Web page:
When I leave the café, I believe the room of couches and tables is still on the block at 122nd Street, that it is still full of people, and that they haven't evaporated when my attention drifts away. But if I am wrong and there is no external reality, then not only is this essay my invention, but so is the web, edge.org, all of its participants and their ingenious ideas. And if you are reading this, I have created you too. But if I am wrong and there is no external reality, then maybe it is me who is a figment of your imagination and the cosmos outside your door is your magnificent creation.

Physicist, former President, Weizmann Institute of Science

The electron has been with us for over a century, laying the foundations to the electronic revolution and all of information technology. It is believed to be a point-like, elementary and indivisible particle. Is it?

The neutrino, more than a million times lighter than the electron, was predicted in the 1920's and discovered in the 1950's. It plays a crucial role in the creation of the stars, the sun and the heavy elements. It is elusive, invisible and weakly interacting. It is also considered fundamental and indivisible. Is it?

Quarks do not exist as free objects, except at extremely tiny distances, deep within the confines of the particles which are constructed from them. Since the 1960's we believe that they are the most fundamental indivisible building blocks of protons, neutrons and nuclei. Are they?

Nature has created two additional, totally unexplained, replicas of the electron, the neutrino and the most abundant quarks, u and d, forming three "generations" of fundamental particles. Each "generation" of particles is identical to the other two in all properties, except that the particle masses are radically different. Since each "generation" includes four fundamental particles, we end up with 12 different particles, which are allegedly indivisible, point-like and elementary. Are they?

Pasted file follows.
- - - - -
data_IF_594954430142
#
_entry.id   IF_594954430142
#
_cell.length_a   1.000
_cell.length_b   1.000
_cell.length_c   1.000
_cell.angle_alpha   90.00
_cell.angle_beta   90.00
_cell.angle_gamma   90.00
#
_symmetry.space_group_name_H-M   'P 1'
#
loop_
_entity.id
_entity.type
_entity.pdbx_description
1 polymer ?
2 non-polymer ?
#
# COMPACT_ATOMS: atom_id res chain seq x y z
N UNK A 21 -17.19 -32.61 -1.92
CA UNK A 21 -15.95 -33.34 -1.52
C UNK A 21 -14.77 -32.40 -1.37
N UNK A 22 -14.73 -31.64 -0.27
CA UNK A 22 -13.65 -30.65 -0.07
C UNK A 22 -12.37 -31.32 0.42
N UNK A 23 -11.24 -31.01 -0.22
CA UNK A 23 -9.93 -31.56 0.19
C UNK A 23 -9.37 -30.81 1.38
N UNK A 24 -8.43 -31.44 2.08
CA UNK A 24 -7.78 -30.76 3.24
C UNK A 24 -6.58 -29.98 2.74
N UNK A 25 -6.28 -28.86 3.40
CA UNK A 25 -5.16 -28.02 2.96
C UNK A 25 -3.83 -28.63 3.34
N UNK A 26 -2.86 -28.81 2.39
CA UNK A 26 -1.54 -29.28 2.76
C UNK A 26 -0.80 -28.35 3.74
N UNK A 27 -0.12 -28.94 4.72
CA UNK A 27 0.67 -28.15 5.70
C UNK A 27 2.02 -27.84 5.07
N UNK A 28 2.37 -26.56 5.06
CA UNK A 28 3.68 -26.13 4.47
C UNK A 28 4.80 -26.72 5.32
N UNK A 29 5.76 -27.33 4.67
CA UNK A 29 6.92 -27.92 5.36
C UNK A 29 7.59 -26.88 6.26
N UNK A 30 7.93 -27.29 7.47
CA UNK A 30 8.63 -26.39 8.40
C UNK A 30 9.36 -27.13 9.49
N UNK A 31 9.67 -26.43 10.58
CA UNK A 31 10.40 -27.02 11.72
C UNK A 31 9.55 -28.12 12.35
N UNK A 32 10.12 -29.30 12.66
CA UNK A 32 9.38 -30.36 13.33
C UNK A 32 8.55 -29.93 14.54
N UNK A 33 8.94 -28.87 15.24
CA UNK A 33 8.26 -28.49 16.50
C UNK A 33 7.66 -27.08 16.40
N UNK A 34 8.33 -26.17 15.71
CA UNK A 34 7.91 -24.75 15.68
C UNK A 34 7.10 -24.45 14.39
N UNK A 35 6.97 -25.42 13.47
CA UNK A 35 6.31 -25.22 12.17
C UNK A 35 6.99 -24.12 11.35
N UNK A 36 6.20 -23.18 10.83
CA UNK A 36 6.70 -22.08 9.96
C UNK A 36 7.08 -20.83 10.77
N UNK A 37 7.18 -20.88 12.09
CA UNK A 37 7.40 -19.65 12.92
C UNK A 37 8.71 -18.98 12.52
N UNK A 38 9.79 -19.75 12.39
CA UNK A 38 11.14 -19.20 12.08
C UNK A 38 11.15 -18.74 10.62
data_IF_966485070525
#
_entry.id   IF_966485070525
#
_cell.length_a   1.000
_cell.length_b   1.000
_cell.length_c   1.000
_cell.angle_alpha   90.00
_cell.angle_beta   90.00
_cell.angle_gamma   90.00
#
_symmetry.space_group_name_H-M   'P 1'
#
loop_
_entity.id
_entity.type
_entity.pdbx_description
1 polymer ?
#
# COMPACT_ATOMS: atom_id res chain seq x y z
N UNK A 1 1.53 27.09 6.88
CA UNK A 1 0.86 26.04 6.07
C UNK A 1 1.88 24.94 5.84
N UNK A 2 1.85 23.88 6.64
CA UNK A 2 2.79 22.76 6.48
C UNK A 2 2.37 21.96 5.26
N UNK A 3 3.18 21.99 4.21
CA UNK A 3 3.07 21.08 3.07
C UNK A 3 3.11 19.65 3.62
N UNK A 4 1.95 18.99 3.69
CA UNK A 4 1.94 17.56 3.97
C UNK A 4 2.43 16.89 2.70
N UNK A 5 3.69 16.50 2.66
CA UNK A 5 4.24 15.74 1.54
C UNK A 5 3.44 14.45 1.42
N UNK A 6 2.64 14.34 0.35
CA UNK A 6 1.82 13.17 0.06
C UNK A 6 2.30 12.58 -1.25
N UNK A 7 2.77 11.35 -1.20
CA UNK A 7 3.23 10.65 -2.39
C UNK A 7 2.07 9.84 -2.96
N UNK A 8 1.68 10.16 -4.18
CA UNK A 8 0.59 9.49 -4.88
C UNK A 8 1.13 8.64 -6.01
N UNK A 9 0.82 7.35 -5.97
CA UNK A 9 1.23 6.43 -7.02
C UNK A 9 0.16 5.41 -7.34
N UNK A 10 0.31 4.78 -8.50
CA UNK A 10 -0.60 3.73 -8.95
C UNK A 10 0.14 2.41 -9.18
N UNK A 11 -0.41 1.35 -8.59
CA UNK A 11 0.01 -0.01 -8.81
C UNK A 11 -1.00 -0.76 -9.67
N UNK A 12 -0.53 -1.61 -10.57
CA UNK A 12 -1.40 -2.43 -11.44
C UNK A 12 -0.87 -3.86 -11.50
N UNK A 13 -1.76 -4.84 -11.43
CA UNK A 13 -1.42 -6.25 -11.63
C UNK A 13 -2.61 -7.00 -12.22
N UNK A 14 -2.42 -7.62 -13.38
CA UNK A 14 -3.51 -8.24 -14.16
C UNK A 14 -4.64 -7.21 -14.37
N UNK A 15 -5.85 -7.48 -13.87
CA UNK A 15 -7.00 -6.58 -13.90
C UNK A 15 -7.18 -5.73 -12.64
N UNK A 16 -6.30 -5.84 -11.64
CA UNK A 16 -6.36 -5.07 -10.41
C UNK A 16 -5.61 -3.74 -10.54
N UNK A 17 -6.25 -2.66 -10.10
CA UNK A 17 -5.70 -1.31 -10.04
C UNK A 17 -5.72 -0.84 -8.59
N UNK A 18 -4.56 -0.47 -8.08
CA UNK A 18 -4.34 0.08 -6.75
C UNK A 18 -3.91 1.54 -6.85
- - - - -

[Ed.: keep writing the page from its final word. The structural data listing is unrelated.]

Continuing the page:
The Atom, the nucleus and the proton, each in its own time, were considered elementary and indivisible, only to be replaced later by smaller objects as the fundamental building blocks. How can we be so arrogant as to exclude the possibility that this will happen again? Why would nature arbitrarily produce 12 different objects, with a very orderly pattern of electric charges and "color forces", with simple charge ratios between seemingly unrelated particles (such as the electron and the quark) and with a pattern of masses, which appears to be taken from the results of a lottery? Doesn't this "smell" again of further sub-particle structure?

There is absolutely no experimental evidence for a further substructure within all of these particles. There is no completely satisfactory theory which might explain how such light and tiny particles can contain objects moving with enormous energies, a requirement of quantum mechanics. This is, presumably, why the accepted "party line" of particle physicists is to assume that we already have reached the most fundamental level of the structure of matter.

For over twenty years, the hope has been that the rich spectrum of so-called fundamental particles will be explained as various modes of string vibrations and excitations. The astonishingly tiny string or membrane, rather than the point-like object, is allegedly at the bottom of the ladder describing the structure of matter. However, in spite of absolutely brilliant and ingenious mathematical work, not one experimental number has been explained in more than twenty years, on the basis of the string hypothesis.

Based on common sense and on an observation of the pattern of the known particles, without any experimental evidence and without any comprehensive theory, I have believed for many years, and I continue to believe, that the electron, the neutrino and the quarks are divisible. They are presumably made of different combinations of the same small number (two?) of more fundamental sub-particles. The latter may or may not have the string structure, and may or may not be themselves composites.

Will we live to see the components of the electron?

Physicist, Macquarie University, Sydney; Author, How to Build a Time Machine

One of the biggest of the Big Questions of existence is, Are we alone in the universe? Science has provided no convincing evidence one way or the other. It is certainly possible that life began with a bizarre quirk of chemistry, an accident so improbable that it happened only once in the entire observable universe—and we are it. On the other hand, maybe life gets going wherever there are earthlike planets. We just don't know, because we have a sample of only one. However, no known scientific principle suggests an inbuilt drive from matter to life. No known law of physics or chemistry favors the emergence of the living state over other states. Physics and chemistry are, as far as we can tell, "life blind."